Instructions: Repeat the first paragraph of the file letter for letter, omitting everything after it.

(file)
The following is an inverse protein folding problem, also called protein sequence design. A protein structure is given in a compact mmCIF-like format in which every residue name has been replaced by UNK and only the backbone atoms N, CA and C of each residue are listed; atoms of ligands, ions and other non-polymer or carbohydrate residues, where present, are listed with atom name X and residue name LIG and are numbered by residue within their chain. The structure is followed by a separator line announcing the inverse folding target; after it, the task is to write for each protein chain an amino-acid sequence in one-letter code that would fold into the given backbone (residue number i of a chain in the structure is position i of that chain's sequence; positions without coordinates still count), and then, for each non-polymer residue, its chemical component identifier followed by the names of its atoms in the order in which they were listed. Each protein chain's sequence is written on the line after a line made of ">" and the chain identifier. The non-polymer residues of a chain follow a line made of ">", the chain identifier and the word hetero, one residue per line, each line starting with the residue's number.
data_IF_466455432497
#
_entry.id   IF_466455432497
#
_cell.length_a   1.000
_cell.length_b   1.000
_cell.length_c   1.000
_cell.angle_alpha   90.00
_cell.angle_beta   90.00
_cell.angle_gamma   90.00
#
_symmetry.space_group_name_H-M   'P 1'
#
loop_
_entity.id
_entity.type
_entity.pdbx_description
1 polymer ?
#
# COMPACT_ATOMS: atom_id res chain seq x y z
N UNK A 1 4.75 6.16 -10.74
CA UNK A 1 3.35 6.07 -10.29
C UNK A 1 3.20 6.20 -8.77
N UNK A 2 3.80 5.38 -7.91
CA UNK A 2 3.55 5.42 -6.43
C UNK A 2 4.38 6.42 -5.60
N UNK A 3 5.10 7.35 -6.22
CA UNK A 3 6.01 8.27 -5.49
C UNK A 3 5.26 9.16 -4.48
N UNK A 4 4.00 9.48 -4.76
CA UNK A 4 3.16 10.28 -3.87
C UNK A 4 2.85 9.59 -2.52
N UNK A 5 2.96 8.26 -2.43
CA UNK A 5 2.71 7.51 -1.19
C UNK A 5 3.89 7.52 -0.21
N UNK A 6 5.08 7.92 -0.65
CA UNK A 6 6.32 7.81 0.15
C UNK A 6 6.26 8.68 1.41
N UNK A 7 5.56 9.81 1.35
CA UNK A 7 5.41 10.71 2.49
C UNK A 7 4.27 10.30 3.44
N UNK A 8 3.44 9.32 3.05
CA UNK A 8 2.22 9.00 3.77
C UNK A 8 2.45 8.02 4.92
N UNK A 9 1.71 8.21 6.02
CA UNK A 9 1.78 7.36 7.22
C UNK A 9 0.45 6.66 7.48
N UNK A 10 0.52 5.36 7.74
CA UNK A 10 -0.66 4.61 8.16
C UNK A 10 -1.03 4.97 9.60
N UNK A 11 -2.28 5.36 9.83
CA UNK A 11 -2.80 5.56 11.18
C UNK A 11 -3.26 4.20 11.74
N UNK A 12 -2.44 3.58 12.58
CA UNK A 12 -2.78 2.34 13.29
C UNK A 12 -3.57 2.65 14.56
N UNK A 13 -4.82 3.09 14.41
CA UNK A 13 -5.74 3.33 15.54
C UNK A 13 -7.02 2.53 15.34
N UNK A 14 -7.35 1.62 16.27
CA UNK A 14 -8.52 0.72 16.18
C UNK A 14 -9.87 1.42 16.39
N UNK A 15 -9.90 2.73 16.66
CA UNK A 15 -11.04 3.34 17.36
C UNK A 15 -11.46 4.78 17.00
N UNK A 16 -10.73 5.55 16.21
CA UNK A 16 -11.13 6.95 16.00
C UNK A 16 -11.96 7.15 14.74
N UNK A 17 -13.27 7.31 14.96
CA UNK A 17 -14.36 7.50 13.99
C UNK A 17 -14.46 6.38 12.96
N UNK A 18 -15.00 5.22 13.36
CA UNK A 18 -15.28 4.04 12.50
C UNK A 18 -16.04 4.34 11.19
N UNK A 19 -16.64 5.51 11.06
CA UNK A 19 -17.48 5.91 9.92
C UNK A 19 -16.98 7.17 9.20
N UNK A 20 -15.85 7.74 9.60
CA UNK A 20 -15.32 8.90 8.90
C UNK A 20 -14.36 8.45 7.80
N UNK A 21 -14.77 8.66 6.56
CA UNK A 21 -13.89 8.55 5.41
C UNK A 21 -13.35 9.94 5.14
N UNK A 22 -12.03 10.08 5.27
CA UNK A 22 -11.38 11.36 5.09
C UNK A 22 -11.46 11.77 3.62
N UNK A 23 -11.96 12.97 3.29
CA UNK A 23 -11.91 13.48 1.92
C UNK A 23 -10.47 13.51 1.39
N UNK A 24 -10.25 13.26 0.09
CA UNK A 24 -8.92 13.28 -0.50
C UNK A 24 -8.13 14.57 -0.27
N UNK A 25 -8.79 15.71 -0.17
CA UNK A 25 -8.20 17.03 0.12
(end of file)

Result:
The following is an inverse protein folding problem, also called protein sequence design. A protein structure is given in a compact mmCIF-like format in which every residue name has been replaced by UNK and only the backbone atoms N, CA and C of each residue are listed; atoms of ligands, ions and other non-polymer or carbohydrate residues, where present, are listed with atom name X and residue name LIG and are numbered by residue within their chain. The structure is followed by a separator line announcing the inverse folding target; after it, the task is to write for each protein chain an amino-acid sequence in one-letter code that would fold into the given backbone (residue number i of a chain in the structure is position i of that chain's sequence; positions without coordinates still count), and then, for each non-polymer residue, its chemical component identifier followed by the names of its atoms in the order in which they were listed. Each protein chain's sequence is written on the line after a line made of ">" and the chain identifier. The non-polymer residues of a chain follow a line made of ">", the chain identifier and the word hetero, one residue per line, each line starting with the residue's number.